Today a handful of people own most of the world’s wealth and resources. The power of people has been taken away, and they work all day long for their most basic needs like food, shelter, health, and education. Environmental disasters and wars are also triggered by the same reasons. Due to the climate crisis, everyone is a candidate to be an immigrant. Of course, gender equality is important, but it’s only a small part of the whole picture.
Working to remove biases, prejudice and barriers can create an environment where the PERSON’s abilities are the main focus for their role. If women have the power to decide with their willpower and natural feelings freely, like all genders should, we can have the true diverse voices in decision making process and the solutions created by that mindset.
We met at the World Geothermal Congress held in Australia in April 2015. When we had never met, you came to my presentation and congratulated me afterwards. So it is not surprising to me that you are currently the nomination and membership chair of the International Geothermal Agency (IGA) and have been actively involved in WinG from the very beginning. So why do you care about peer-to-peer communication? Why do you find it important that colleagues support each other?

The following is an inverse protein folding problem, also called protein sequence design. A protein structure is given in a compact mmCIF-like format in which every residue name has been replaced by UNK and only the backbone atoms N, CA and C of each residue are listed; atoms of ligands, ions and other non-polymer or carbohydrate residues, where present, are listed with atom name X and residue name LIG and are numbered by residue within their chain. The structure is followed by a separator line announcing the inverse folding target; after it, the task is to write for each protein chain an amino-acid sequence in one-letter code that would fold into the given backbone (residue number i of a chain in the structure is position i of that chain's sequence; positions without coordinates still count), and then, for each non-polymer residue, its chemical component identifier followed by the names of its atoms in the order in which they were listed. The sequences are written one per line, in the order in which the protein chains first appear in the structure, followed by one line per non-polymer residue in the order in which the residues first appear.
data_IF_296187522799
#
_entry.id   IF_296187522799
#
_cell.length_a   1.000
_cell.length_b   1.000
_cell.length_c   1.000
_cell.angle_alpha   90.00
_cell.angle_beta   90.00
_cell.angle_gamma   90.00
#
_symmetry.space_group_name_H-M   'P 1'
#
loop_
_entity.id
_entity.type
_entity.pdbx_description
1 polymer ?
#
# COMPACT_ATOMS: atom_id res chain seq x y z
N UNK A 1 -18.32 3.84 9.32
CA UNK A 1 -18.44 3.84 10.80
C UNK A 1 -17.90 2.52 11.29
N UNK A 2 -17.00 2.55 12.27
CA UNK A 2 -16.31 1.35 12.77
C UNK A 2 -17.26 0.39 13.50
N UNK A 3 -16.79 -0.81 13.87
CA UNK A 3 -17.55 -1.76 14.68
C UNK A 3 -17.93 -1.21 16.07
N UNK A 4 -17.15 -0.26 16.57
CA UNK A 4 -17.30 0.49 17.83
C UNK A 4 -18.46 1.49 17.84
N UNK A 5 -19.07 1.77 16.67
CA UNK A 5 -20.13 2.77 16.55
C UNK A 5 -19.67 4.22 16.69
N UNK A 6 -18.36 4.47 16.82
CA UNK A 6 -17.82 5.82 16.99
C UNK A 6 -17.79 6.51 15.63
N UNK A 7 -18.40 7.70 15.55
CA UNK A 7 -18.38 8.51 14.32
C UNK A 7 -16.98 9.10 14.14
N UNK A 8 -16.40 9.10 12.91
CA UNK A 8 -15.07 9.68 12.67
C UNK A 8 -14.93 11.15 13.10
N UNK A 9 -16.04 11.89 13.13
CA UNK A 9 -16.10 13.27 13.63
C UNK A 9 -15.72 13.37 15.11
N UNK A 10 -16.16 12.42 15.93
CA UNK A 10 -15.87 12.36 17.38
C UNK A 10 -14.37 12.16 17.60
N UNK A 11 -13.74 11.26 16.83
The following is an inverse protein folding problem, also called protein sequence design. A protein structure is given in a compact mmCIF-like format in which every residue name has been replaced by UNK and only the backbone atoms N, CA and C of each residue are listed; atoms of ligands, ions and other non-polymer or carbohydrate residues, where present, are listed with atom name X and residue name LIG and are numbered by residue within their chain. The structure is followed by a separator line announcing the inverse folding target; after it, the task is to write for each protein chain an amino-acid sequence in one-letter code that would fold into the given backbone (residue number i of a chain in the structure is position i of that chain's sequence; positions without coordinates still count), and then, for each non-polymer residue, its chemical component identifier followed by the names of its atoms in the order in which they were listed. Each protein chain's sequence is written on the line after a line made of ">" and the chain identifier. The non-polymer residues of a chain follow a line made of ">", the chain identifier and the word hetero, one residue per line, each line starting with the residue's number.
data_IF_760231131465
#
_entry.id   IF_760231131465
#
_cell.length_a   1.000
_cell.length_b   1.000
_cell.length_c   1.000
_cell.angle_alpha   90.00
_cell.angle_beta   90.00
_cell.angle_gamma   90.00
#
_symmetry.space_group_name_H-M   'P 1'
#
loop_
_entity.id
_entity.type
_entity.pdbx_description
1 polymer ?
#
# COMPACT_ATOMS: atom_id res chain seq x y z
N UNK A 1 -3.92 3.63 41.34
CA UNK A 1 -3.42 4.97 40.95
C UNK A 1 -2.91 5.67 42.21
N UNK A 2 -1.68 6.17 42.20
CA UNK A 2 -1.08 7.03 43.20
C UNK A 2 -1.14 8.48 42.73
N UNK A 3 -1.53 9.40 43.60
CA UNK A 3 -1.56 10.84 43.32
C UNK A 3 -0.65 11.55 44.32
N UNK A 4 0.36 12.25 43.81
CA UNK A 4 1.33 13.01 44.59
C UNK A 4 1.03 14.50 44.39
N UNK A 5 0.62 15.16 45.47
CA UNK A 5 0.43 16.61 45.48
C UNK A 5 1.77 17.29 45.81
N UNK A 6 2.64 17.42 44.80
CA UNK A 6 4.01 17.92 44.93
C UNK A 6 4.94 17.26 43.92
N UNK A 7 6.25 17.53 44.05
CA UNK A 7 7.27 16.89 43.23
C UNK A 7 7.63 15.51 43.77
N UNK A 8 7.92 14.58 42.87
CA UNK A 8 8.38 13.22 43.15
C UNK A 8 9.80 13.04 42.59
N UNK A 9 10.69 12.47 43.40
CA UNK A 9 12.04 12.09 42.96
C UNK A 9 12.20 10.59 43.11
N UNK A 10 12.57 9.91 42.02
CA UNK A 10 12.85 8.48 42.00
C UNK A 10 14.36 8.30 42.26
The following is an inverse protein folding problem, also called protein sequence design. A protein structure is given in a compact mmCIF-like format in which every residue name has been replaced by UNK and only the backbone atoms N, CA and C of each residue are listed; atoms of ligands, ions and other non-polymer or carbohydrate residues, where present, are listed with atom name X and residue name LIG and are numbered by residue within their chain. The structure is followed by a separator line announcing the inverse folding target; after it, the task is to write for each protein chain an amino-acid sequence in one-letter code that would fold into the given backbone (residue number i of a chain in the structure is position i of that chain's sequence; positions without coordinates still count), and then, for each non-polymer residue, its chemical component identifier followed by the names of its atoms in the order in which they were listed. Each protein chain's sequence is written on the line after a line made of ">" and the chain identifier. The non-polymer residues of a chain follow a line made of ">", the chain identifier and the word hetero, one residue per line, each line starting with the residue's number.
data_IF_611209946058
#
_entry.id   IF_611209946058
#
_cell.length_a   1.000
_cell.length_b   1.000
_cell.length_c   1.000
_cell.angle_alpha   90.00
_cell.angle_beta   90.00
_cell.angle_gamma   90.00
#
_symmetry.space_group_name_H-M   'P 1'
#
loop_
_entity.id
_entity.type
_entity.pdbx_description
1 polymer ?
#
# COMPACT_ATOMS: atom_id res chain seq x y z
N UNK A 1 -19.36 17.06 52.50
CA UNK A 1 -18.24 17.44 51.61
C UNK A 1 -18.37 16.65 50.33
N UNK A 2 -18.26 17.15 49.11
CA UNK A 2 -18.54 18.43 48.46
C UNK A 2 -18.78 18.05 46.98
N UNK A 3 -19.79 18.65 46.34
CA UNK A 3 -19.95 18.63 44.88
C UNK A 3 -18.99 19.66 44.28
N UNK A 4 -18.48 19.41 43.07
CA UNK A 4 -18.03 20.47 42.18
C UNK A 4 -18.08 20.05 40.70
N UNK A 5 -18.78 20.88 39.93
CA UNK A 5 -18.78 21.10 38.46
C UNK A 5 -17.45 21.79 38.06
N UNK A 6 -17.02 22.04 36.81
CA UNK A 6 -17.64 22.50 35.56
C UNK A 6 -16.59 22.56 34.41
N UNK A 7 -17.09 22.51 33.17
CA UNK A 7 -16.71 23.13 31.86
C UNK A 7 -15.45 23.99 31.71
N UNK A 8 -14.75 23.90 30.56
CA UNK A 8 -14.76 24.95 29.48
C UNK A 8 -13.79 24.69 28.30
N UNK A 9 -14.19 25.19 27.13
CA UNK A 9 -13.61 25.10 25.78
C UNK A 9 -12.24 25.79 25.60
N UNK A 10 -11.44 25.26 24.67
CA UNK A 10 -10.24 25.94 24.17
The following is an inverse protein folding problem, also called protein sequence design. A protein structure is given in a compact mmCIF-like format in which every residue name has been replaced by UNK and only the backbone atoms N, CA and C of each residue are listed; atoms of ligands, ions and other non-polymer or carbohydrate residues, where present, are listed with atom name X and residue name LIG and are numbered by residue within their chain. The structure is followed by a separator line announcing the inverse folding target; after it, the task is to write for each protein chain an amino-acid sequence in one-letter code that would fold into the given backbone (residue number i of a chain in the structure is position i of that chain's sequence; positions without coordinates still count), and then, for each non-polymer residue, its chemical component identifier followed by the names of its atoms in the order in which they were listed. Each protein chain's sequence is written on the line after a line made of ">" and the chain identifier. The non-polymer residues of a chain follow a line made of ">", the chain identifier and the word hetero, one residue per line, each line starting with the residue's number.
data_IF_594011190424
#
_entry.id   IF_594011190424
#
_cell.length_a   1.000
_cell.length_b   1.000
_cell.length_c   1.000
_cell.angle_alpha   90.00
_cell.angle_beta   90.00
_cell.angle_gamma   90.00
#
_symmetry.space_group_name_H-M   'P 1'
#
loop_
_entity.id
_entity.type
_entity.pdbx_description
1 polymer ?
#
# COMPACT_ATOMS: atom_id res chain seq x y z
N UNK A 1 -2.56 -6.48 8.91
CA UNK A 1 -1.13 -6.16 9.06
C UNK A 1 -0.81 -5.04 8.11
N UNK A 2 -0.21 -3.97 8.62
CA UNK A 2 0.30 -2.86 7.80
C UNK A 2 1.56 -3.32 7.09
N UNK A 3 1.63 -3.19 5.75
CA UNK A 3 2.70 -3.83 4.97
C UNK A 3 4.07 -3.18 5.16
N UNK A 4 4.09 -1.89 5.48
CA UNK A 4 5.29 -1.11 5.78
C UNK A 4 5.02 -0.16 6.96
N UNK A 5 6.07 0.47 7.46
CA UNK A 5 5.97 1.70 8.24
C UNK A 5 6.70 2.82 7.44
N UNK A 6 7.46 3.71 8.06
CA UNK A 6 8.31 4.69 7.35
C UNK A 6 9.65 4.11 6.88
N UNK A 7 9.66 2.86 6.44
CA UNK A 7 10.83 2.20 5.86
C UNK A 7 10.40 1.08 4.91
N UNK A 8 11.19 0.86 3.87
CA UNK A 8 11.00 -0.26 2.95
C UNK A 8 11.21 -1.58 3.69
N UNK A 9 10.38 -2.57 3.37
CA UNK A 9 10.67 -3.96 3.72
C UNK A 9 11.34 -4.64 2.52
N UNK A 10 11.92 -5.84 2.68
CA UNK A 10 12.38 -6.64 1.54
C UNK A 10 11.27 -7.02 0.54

I remember your presentation at WGC2015 very well. The topic was interesting; geothermal-solar hybrid use. The fact that it was a single-author paper especially increased my interest because it was obvious that it was not your company, not your institute, but your own initiative, your own curiosity to know and to learn sent you to the far end of the world. I was a little late to the presentation, but what I heard when I entered the hall, the messages you gave, and the things you care about in the big picture captured my imagination. It made me realize how much I missed that Turkish university environment that equipped you with this spirit.
When it comes to the point of colleagues supporting each other, I think the geothermal world is a small and delightful community. We are like a large tribe, and these close communications make me happy. We have supportive relations between colleagues and disciplines. This also allows geothermal to take its deserved place in international energy platforms, among other renewable energy sources, besides the big energy giants.
Let’s continue with the question that every woman working in the field has heard at least once: ‘Isn’t it difficult as a woman?’